However, I still held onto the notion that we are not guaranteed salvation. I considered salvation to be something I hoped for and avoided the question because I had no answer to it. Therefore, I focused more on who God was and not on the notion of my salvation. I was a kid who was very much loved rules. The statement “rules are made to broken” sounded very idiotic to me and was just a phrase people said to justify the bad thing they were going to do.  I saw God as order. I also saw him as that rewarded good people and gave the bad people punishment. I didn’t see him as being that wanted a close relationship with me. I saw him as something distant and that I had a relationship with him, but not like a friend. He was more like and acquaintance I went to when I had things on my mind and was afraid. Someone prayed to before tests. I also saw him the person that would get back at the people who bullied me. I saw him as my vengeance. The vengeance notion is biblical, but it lacked the maturity of what being a Christian meant. This as you can see, was not a great relationship, like I have now. To put it a different way, I use to imagine him as a being that lacked patience and was a father who was strict and didn’t understand. Some people reading this may have a hard time picturing this as something I thought, but even while I had that notion I still very much had reverence for him and understood that we should try to be better people.

It was during my high school years that God really got a hold of me. And you can probably tell from my earlier posts that since then Jesus has been something I have loved to talk about. God wasn’t this strict Father to me anymore. I came to really understand what his love is and how much he loved me. I began to believe that I was probably saved, but it wasn’t important to me really. Yes, I still had that fear of hell, and I’m sure everyone does, but I saw that it is better to love God for who He is and His love for me than what he can give me.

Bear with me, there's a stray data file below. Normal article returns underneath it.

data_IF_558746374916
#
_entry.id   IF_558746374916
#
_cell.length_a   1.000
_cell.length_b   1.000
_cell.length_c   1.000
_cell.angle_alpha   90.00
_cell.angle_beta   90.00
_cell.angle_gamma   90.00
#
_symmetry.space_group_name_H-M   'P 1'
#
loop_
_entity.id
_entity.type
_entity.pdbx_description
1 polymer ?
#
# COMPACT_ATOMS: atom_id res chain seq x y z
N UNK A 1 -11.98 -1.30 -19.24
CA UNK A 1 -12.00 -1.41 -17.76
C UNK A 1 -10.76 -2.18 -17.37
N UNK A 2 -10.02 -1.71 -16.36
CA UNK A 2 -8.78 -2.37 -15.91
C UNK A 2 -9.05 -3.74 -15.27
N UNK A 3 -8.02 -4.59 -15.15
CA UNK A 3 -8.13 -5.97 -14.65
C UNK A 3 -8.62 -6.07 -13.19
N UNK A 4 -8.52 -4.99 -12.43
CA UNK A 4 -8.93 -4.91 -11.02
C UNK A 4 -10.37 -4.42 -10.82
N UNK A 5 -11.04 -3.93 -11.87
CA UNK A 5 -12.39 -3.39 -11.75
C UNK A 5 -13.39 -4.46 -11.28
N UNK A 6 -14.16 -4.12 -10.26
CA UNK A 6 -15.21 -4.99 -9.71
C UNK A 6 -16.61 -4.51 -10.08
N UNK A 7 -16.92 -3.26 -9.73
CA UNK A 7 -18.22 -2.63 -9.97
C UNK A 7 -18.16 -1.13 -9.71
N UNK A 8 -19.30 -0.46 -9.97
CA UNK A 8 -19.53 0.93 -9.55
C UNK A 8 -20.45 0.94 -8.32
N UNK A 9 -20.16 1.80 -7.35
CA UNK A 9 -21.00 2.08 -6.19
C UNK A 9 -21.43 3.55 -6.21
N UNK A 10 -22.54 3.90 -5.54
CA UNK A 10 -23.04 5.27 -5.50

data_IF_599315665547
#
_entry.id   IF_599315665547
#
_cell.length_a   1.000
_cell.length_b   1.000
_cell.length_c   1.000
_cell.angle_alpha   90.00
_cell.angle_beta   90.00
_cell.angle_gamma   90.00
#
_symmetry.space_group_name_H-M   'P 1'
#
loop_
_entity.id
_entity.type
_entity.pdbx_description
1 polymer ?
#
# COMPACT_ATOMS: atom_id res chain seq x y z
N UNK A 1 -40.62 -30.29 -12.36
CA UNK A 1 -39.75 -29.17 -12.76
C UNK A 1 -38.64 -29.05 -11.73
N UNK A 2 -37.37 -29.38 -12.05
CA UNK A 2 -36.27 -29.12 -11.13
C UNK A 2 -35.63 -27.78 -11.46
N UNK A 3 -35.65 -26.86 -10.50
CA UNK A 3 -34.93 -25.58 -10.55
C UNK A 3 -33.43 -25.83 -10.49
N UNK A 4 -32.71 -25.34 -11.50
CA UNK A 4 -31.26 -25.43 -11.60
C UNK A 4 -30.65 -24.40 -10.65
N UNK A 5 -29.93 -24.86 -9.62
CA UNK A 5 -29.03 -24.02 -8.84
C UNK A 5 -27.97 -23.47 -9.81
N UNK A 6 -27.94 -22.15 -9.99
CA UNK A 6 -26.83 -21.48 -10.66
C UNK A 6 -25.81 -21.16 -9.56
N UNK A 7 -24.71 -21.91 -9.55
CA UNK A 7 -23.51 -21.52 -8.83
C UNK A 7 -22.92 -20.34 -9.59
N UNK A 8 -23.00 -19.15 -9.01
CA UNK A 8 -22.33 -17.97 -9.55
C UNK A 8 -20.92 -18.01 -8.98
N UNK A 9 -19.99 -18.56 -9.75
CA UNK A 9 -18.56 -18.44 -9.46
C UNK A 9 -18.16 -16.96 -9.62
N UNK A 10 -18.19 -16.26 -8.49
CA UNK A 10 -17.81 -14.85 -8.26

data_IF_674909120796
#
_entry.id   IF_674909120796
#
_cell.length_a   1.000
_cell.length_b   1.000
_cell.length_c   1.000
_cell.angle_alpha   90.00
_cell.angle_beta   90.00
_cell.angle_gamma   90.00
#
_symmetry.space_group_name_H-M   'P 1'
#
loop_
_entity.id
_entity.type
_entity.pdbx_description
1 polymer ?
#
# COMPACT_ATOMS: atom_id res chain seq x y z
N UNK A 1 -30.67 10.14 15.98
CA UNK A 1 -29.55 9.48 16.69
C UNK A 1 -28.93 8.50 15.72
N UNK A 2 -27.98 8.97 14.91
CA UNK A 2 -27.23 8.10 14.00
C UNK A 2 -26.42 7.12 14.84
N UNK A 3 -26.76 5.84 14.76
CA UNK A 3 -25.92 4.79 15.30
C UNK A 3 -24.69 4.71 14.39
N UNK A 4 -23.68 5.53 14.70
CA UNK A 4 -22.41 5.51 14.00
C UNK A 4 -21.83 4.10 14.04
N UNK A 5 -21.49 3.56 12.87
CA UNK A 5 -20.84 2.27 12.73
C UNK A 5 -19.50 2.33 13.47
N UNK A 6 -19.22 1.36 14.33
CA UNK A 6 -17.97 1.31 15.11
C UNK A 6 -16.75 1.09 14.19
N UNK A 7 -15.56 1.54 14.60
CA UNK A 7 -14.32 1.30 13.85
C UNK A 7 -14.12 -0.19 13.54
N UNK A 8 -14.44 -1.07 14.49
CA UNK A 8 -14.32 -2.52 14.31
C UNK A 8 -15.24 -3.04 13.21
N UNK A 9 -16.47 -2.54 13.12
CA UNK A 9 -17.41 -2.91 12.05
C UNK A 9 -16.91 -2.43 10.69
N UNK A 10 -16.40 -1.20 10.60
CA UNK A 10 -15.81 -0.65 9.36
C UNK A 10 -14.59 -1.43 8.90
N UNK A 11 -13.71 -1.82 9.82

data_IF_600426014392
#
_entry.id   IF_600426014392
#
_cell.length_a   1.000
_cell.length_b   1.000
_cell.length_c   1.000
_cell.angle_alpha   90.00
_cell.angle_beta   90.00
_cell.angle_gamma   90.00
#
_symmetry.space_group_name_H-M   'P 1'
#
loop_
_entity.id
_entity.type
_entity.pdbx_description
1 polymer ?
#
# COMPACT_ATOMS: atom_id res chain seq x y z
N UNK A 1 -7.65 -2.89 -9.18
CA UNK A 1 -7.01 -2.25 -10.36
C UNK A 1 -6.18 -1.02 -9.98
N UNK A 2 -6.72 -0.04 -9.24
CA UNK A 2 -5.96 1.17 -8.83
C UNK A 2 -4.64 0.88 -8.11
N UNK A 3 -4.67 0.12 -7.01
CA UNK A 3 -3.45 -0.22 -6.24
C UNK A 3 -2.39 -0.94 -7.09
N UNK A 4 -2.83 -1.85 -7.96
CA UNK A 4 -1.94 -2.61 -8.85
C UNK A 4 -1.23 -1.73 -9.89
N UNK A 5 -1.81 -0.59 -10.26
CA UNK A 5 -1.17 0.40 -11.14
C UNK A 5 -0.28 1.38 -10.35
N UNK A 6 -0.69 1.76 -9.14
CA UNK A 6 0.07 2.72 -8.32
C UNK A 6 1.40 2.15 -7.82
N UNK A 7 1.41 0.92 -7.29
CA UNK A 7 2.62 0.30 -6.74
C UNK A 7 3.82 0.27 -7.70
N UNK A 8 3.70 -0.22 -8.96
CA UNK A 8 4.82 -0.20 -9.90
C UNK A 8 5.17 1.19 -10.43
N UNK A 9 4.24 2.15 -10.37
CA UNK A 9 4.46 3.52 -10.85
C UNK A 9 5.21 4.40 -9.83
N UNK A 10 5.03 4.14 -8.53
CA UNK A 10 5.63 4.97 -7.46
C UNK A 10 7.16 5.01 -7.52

The experience I had was God was there for me when I went through my first episode of Major depression, granted I didn’t have the official answer that it was depression. What helped me during, that time is that the idea that God love me immensely took a greater meaning and helped in my dark thoughts. At that time, I felt like everyone was pretending to be my friend and only my parents loved me. When I had a thought that God loved me immensely, it overpowered my dark thoughts of being unlovable. The fact that God loved me became something that was meaningful. It planted the idea in my head during that time that it didn’t matter about anyone else. They were not important and didn’t matter. They didn’t matter because Jesus loved me so immensely. And he was also rejected and knew how I felt.

That wasn’t all he did though, in the mornings I would have this feeling that I can’t describe. I thought it was God though. At first I was scared of this feeling, because it was unknown to me. I believe it was God letting me know he was there and giving me peace at the time. Though, at the time I mistakenly believed it was God healing me. Which is what shook my faith when I was 20 when I went through my second episode and much worse episode of depression. In retrospect, I see that time as God really doing something. I was diagnosed with depression and not a disorder that gave you weird feelings. I believe that was God showing me he was close to me and giving me peace as I went through something that wasn’t diagnosed yet.

It may seem farfetched like I’m deluding myself, but I can’t fully explain the impact this had on me. It made me yearn to dedicate my life to him. Eventually, I gave up on my previous dream of being a video game character designer/graphic artist and instead decided to pursue theology.

Be on the lookout, the next installment will be about my conversion to the Catholic faith.